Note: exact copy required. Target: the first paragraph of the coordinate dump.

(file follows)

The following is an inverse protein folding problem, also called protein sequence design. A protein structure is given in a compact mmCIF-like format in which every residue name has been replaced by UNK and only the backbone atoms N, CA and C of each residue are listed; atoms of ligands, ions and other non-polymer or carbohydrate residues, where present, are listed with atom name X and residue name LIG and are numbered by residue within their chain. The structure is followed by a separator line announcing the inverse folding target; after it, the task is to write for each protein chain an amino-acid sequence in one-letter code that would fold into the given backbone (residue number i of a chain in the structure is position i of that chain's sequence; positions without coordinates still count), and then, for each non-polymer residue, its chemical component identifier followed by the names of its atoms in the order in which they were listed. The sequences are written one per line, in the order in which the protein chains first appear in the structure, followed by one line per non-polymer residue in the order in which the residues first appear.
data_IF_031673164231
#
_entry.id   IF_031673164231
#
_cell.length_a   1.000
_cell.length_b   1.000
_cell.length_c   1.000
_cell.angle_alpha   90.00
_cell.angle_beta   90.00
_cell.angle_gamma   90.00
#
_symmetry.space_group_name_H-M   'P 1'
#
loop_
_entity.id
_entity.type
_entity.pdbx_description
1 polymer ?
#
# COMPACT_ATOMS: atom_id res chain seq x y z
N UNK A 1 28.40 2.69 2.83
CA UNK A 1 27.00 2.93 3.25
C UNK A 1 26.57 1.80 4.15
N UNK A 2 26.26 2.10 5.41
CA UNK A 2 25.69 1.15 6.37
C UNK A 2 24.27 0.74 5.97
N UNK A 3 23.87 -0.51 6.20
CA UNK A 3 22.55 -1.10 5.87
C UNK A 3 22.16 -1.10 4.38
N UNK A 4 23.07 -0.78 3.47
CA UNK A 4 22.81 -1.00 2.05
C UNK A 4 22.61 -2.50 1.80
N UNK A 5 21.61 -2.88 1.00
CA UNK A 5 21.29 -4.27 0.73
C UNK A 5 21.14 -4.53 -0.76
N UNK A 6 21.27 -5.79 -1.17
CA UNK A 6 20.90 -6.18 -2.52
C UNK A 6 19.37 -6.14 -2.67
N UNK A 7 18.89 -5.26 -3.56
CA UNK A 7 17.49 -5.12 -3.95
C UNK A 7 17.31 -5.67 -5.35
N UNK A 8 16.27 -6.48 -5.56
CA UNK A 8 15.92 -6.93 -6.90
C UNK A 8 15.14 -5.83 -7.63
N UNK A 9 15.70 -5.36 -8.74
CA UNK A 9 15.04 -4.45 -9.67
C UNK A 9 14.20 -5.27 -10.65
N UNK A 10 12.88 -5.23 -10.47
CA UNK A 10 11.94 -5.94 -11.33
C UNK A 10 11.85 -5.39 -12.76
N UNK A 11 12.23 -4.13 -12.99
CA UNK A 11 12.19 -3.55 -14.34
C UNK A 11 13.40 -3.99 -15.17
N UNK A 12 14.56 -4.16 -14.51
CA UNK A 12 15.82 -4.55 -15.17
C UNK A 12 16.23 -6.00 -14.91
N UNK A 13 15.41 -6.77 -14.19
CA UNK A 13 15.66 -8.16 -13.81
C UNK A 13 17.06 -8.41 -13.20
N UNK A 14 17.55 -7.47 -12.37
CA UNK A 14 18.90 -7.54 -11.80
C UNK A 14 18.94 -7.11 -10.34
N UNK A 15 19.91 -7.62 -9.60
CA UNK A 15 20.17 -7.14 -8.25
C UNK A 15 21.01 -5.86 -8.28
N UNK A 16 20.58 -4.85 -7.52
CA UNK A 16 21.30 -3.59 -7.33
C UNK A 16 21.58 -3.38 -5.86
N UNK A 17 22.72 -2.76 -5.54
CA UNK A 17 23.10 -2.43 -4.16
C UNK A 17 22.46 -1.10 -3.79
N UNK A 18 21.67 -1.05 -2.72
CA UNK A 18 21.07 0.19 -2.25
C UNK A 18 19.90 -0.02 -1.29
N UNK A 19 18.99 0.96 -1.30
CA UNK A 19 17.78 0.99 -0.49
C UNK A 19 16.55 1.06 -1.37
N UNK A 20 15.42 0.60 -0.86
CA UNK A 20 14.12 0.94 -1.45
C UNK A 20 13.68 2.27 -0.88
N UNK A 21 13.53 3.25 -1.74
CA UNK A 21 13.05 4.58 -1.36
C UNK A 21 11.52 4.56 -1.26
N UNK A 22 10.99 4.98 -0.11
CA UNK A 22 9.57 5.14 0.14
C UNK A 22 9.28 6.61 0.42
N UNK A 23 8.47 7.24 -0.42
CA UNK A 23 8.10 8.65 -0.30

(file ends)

The following is an inverse protein folding problem, also called protein sequence design. A protein structure is given in a compact mmCIF-like format in which every residue name has been replaced by UNK and only the backbone atoms N, CA and C of each residue are listed; atoms of ligands, ions and other non-polymer or carbohydrate residues, where present, are listed with atom name X and residue name LIG and are numbered by residue within their chain. The structure is followed by a separator line announcing the inverse folding target; after it, the task is to write for each protein chain an amino-acid sequence in one-letter code that would fold into the given backbone (residue number i of a chain in the structure is position i of that chain's sequence; positions without coordinates still count), and then, for each non-polymer residue, its chemical component identifier followed by the names of its atoms in the order in which they were listed. The sequences are written one per line, in the order in which the protein chains first appear in the structure, followed by one line per non-polymer residue in the order in which the residues first appear.